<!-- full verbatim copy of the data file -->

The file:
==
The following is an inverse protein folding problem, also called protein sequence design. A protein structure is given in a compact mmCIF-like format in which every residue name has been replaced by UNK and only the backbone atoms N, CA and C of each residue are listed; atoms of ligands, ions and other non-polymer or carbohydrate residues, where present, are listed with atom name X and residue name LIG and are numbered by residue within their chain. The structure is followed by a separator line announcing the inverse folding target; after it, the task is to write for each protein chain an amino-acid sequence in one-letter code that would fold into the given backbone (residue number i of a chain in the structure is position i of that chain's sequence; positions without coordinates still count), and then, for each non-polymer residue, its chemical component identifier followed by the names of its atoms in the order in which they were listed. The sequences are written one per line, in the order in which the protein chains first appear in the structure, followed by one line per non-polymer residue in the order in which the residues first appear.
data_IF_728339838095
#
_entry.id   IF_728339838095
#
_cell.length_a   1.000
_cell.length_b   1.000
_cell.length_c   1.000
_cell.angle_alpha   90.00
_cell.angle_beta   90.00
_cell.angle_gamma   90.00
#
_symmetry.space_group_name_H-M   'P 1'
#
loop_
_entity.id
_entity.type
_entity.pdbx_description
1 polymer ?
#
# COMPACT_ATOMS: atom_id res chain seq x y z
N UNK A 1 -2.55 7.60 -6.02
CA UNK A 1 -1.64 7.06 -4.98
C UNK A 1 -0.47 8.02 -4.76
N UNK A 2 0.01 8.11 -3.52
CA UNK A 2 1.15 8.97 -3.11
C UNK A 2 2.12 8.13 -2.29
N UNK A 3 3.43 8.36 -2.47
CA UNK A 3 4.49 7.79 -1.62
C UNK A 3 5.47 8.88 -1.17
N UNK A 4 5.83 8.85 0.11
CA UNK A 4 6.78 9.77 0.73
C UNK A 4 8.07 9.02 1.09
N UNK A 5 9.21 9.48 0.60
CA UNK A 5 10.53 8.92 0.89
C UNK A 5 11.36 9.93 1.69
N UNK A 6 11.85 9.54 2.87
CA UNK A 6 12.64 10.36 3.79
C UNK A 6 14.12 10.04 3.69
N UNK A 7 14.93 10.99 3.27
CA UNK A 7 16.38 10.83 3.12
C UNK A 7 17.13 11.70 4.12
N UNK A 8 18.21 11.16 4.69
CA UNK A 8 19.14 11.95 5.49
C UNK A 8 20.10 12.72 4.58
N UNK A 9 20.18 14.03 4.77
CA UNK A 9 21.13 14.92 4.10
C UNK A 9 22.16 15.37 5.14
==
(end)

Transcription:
The following is an inverse protein folding problem, also called protein sequence design. A protein structure is given in a compact mmCIF-like format in which every residue name has been replaced by UNK and only the backbone atoms N, CA and C of each residue are listed; atoms of ligands, ions and other non-polymer or carbohydrate residues, where present, are listed with atom name X and residue name LIG and are numbered by residue within their chain. The structure is followed by a separator line announcing the inverse folding target; after it, the task is to write for each protein chain an amino-acid sequence in one-letter code that would fold into the given backbone (residue number i of a chain in the structure is position i of that chain's sequence; positions without coordinates still count), and then, for each non-polymer residue, its chemical component identifier followed by the names of its atoms in the order in which they were listed. The sequences are written one per line, in the order in which the protein chains first appear in the structure, followed by one line per non-polymer residue in the order in which the residues first appear.
data_IF_728339838095
#
_entry.id   IF_728339838095
#
_cell.length_a   1.000
_cell.length_b   1.000
_cell.length_c   1.000
_cell.angle_alpha   90.00
_cell.angle_beta   90.00
_cell.angle_gamma   90.00
#
_symmetry.space_group_name_H-M   'P 1'
#
loop_
_entity.id
_entity.type
_entity.pdbx_description
1 polymer ?
#
# COMPACT_ATOMS: atom_id res chain seq x y z
N UNK A 1 -2.55 7.60 -6.02
CA UNK A 1 -1.64 7.06 -4.98
C UNK A 1 -0.47 8.02 -4.76
N UNK A 2 0.01 8.11 -3.52
CA UNK A 2 1.15 8.97 -3.11
C UNK A 2 2.12 8.13 -2.29
N UNK A 3 3.43 8.36 -2.47
CA UNK A 3 4.49 7.79 -1.62
C UNK A 3 5.47 8.88 -1.17
N UNK A 4 5.83 8.85 0.11
CA UNK A 4 6.78 9.77 0.73
C UNK A 4 8.07 9.02 1.09
N UNK A 5 9.21 9.48 0.60
CA UNK A 5 10.53 8.92 0.89
C UNK A 5 11.36 9.93 1.69
N UNK A 6 11.85 9.54 2.87
CA UNK A 6 12.64 10.36 3.79
C UNK A 6 14.12 10.04 3.69
N UNK A 7 14.93 10.99 3.27
CA UNK A 7 16.38 10.83 3.12
C UNK A 7 17.13 11.70 4.12
N UNK A 8 18.21 11.16 4.69
CA UNK A 8 19.14 11.95 5.49
C UNK A 8 20.10 12.72 4.58
N UNK A 9 20.18 14.03 4.77
CA UNK A 9 21.13 14.92 4.10
C UNK A 9 22.16 15.37 5.14